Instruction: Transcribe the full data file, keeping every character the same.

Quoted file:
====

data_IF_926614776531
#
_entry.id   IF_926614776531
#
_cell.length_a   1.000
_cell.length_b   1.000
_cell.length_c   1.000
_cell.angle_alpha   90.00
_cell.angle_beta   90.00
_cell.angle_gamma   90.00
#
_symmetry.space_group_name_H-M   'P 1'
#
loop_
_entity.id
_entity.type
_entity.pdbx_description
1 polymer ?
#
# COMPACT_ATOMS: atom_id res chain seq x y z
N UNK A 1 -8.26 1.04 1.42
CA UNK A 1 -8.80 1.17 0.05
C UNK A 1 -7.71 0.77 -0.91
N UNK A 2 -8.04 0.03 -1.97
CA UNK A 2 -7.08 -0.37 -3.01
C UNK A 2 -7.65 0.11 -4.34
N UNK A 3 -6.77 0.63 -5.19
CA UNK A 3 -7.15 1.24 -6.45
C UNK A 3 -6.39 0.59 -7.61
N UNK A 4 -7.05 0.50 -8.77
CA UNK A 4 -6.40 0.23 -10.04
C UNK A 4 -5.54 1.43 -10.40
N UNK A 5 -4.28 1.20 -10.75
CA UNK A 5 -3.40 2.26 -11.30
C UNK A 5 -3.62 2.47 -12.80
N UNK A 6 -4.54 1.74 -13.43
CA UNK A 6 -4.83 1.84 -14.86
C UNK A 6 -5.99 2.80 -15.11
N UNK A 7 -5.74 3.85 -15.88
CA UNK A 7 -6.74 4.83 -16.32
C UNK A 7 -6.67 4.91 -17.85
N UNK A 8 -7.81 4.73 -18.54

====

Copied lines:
data_IF_926614776531
#
_entry.id   IF_926614776531
#
_cell.length_a   1.000
_cell.length_b   1.000
_cell.length_c   1.000
_cell.angle_alpha   90.00
_cell.angle_beta   90.00
_cell.angle_gamma   90.00
#
_symmetry.space_group_name_H-M   'P 1'
#
loop_
_entity.id
_entity.type
_entity.pdbx_description
1 polymer ?
#
# COMPACT_ATOMS: atom_id res chain seq x y z
N UNK A 1 -8.26 1.04 1.42
CA UNK A 1 -8.80 1.17 0.05
C UNK A 1 -7.71 0.77 -0.91
N UNK A 2 -8.04 0.03 -1.97
CA UNK A 2 -7.08 -0.37 -3.01
C UNK A 2 -7.65 0.11 -4.34
N UNK A 3 -6.77 0.63 -5.19
CA UNK A 3 -7.15 1.24 -6.45
C UNK A 3 -6.39 0.59 -7.61
N UNK A 4 -7.05 0.50 -8.77
CA UNK A 4 -6.40 0.23 -10.04
C UNK A 4 -5.54 1.43 -10.40
N UNK A 5 -4.28 1.20 -10.75
CA UNK A 5 -3.40 2.26 -11.30
C UNK A 5 -3.62 2.47 -12.80
N UNK A 6 -4.54 1.74 -13.43
CA UNK A 6 -4.83 1.84 -14.86
C UNK A 6 -5.99 2.80 -15.11
N UNK A 7 -5.74 3.85 -15.88
CA UNK A 7 -6.74 4.83 -16.32
C UNK A 7 -6.67 4.91 -17.85
N UNK A 8 -7.81 4.73 -18.54